We also take a look at an issue of Captain Savage And His Leatherneck Raiders. Guest-starring ace fighter-pilot Ben Grimm, Captain Savage #7 has it all – POW camps, Irish stereotypes, and excellent Dick Ayers artwork.

Don’t forget to answer out Listener Question – Are you currently reading Fantastic Four, and why?

Click on this link to go to the libsyn page for this episode, or listen below.

Fantastic Four #25: Hulk vs The Thing Round 3.4

Posted in Hulk vs The Thing with tags , , , , , , on July 25, 2014 by quizlacey
Fantastic Four #25, page 17, panel 3

Fantastic Four #25, page 17, panel 3

Sensational Story by: Stan Lee

Astonishing Art by: Jack Kirby

Incredible Inking by: George Roussos

Lighthearted Lettering by: S. Rosen

How could I resist posting a panel featuring the Hulk bouncing across the water to chase the Thing, who is driving a speedboat?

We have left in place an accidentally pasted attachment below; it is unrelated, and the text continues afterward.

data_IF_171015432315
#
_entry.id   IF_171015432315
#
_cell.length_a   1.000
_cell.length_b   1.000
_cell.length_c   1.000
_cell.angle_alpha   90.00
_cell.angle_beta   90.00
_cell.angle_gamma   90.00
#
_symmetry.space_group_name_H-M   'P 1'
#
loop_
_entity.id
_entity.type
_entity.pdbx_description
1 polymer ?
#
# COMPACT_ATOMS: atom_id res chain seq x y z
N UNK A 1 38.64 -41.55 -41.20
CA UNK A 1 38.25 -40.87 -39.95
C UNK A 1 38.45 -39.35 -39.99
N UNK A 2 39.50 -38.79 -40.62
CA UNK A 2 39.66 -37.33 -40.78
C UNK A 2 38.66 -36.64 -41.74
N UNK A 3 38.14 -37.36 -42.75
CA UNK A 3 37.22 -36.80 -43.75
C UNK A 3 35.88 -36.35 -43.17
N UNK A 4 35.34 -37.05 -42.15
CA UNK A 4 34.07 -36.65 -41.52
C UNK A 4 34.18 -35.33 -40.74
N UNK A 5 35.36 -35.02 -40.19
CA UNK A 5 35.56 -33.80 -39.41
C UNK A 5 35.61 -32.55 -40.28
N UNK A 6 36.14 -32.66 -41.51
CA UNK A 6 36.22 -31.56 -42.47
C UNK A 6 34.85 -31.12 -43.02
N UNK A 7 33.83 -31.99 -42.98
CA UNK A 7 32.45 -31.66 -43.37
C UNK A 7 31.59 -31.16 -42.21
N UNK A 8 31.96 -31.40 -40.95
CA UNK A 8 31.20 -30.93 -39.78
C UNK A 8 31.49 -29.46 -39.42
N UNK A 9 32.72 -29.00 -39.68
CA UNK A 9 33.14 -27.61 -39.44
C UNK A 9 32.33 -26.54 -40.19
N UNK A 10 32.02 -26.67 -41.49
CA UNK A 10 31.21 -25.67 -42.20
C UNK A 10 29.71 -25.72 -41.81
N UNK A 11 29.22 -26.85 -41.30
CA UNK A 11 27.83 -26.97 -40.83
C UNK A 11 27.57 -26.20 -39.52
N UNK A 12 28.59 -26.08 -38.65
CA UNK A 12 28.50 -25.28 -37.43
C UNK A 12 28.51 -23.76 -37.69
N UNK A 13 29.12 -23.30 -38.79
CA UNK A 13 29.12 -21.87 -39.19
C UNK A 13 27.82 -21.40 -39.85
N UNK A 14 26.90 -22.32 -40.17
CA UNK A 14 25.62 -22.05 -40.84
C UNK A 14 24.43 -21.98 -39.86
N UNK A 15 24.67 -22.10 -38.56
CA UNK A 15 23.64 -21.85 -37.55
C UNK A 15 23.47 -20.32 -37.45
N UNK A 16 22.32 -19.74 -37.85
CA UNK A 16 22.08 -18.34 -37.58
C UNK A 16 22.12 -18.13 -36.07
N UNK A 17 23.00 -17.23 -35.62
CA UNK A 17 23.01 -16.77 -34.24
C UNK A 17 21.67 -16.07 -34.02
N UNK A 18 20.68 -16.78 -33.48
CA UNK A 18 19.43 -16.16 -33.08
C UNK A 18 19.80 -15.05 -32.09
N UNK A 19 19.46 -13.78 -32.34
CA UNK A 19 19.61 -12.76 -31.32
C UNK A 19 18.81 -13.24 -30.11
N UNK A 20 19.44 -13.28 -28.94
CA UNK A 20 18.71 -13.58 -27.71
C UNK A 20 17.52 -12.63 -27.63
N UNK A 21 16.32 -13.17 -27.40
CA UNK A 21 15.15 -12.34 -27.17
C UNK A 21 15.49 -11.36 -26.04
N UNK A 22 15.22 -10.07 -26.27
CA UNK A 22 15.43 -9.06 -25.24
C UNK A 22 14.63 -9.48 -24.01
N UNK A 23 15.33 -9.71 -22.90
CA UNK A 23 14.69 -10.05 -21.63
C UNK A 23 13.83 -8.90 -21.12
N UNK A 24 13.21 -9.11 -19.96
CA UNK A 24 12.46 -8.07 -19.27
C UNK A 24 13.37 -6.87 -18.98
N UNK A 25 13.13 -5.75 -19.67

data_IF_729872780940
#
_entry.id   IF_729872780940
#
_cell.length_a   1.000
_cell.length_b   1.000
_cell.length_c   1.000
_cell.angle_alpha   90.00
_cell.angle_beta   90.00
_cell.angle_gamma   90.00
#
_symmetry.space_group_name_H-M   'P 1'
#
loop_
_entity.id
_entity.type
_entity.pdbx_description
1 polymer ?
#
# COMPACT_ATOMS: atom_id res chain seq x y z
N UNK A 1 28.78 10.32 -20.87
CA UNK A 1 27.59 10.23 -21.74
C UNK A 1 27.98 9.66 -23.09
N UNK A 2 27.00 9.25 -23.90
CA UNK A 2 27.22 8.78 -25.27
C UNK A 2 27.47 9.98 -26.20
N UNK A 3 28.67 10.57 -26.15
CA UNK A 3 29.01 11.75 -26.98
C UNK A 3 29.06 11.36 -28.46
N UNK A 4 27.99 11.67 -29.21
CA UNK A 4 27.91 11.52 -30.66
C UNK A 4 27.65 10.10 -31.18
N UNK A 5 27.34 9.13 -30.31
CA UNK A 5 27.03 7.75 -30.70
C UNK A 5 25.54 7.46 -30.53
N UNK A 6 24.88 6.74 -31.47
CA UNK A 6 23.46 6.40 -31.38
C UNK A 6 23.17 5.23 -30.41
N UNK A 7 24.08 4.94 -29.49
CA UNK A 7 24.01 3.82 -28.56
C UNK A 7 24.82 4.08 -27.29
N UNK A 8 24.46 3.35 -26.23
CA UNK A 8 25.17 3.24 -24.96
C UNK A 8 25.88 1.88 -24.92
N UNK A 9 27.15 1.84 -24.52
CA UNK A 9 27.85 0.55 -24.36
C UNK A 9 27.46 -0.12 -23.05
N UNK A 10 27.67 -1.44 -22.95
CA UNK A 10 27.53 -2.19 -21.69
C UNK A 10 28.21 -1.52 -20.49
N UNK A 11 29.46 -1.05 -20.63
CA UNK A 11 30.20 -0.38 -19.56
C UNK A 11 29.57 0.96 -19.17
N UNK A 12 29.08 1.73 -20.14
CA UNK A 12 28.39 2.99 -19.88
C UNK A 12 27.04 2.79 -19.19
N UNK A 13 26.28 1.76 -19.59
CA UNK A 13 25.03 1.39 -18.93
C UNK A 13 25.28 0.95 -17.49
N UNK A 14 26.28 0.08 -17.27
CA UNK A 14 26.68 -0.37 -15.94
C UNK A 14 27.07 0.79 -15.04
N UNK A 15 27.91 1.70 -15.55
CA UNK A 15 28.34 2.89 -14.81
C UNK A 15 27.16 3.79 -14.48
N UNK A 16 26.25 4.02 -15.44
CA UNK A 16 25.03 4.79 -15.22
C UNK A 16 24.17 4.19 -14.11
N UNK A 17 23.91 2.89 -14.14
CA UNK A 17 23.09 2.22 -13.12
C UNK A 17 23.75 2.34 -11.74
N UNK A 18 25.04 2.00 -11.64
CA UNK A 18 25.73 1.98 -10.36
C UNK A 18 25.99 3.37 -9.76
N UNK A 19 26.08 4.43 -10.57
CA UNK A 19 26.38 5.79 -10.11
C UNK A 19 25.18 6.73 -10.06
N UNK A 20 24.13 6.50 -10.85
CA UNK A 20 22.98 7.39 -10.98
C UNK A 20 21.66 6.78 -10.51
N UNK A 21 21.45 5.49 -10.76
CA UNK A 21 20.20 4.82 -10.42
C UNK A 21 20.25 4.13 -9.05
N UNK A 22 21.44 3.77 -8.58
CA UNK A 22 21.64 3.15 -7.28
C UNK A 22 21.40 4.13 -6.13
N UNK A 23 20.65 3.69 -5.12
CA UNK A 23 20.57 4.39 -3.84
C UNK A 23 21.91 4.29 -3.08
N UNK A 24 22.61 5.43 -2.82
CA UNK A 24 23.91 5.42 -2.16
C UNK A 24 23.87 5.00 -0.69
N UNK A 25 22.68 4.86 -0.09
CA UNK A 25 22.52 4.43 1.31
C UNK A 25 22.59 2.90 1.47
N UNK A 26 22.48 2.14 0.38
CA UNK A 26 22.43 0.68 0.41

I also get to talk about Stan and/or Jack’s rather liberal and unorthodox interpretation of the concept of surface tension. I’m sure we’re all aware of this concept, caused by the water molecules on the surface being pulled downwards by bonds with other molecules, causing some internal pressure and resulting in the water pushing against any force levied against it. Small insects are able to use this pressure to ‘walk on water’, their low body mass able to be counteracted by the surface tension.

The Hulk, however, is not a small insect, and certainly does not have low body mass. He is, therefore, very unlikely to be able to hop across the water as shown above.

Check out our coverage of Fantastic Four #25 on our twenty-fifth episode: It’ll Be Our Little Secret, with special guest-host Michael Bailey